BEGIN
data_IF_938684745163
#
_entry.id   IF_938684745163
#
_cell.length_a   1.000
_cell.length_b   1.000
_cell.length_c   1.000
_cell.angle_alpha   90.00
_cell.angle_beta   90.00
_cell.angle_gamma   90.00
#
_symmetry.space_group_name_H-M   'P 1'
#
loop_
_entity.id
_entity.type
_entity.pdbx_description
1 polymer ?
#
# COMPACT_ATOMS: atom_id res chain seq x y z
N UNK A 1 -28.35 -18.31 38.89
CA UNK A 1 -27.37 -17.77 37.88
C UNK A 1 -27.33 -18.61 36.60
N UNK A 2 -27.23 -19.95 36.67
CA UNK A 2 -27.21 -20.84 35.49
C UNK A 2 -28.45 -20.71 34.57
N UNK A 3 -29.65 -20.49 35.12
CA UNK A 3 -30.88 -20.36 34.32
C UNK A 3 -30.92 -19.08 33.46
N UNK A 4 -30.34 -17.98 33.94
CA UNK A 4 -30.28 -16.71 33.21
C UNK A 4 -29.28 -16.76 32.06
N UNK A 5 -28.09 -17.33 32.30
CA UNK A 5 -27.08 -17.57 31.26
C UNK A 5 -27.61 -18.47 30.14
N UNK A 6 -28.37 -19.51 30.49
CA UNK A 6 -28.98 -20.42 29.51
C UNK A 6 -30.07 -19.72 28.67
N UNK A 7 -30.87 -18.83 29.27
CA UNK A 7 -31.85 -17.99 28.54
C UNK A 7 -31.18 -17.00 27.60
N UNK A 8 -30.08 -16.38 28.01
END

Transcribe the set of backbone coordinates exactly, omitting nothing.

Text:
data_IF_938684745163
#
_entry.id   IF_938684745163
#
_cell.length_a   1.000
_cell.length_b   1.000
_cell.length_c   1.000
_cell.angle_alpha   90.00
_cell.angle_beta   90.00
_cell.angle_gamma   90.00
#
_symmetry.space_group_name_H-M   'P 1'
#
loop_
_entity.id
_entity.type
_entity.pdbx_description
1 polymer ?
#
# COMPACT_ATOMS: atom_id res chain seq x y z
N UNK A 1 -28.35 -18.31 38.89
CA UNK A 1 -27.37 -17.77 37.88
C UNK A 1 -27.33 -18.61 36.60
N UNK A 2 -27.23 -19.95 36.67
CA UNK A 2 -27.21 -20.84 35.49
C UNK A 2 -28.45 -20.71 34.57
N UNK A 3 -29.65 -20.49 35.12
CA UNK A 3 -30.88 -20.36 34.32
C UNK A 3 -30.92 -19.08 33.46
N UNK A 4 -30.34 -17.98 33.94
CA UNK A 4 -30.28 -16.71 33.21
C UNK A 4 -29.28 -16.76 32.06
N UNK A 5 -28.09 -17.33 32.30
CA UNK A 5 -27.08 -17.57 31.26
C UNK A 5 -27.61 -18.47 30.14
N UNK A 6 -28.37 -19.51 30.49
CA UNK A 6 -28.98 -20.42 29.51
C UNK A 6 -30.07 -19.72 28.67
N UNK A 7 -30.87 -18.83 29.27
CA UNK A 7 -31.85 -17.99 28.54
C UNK A 7 -31.18 -17.00 27.60
N UNK A 8 -30.08 -16.38 28.01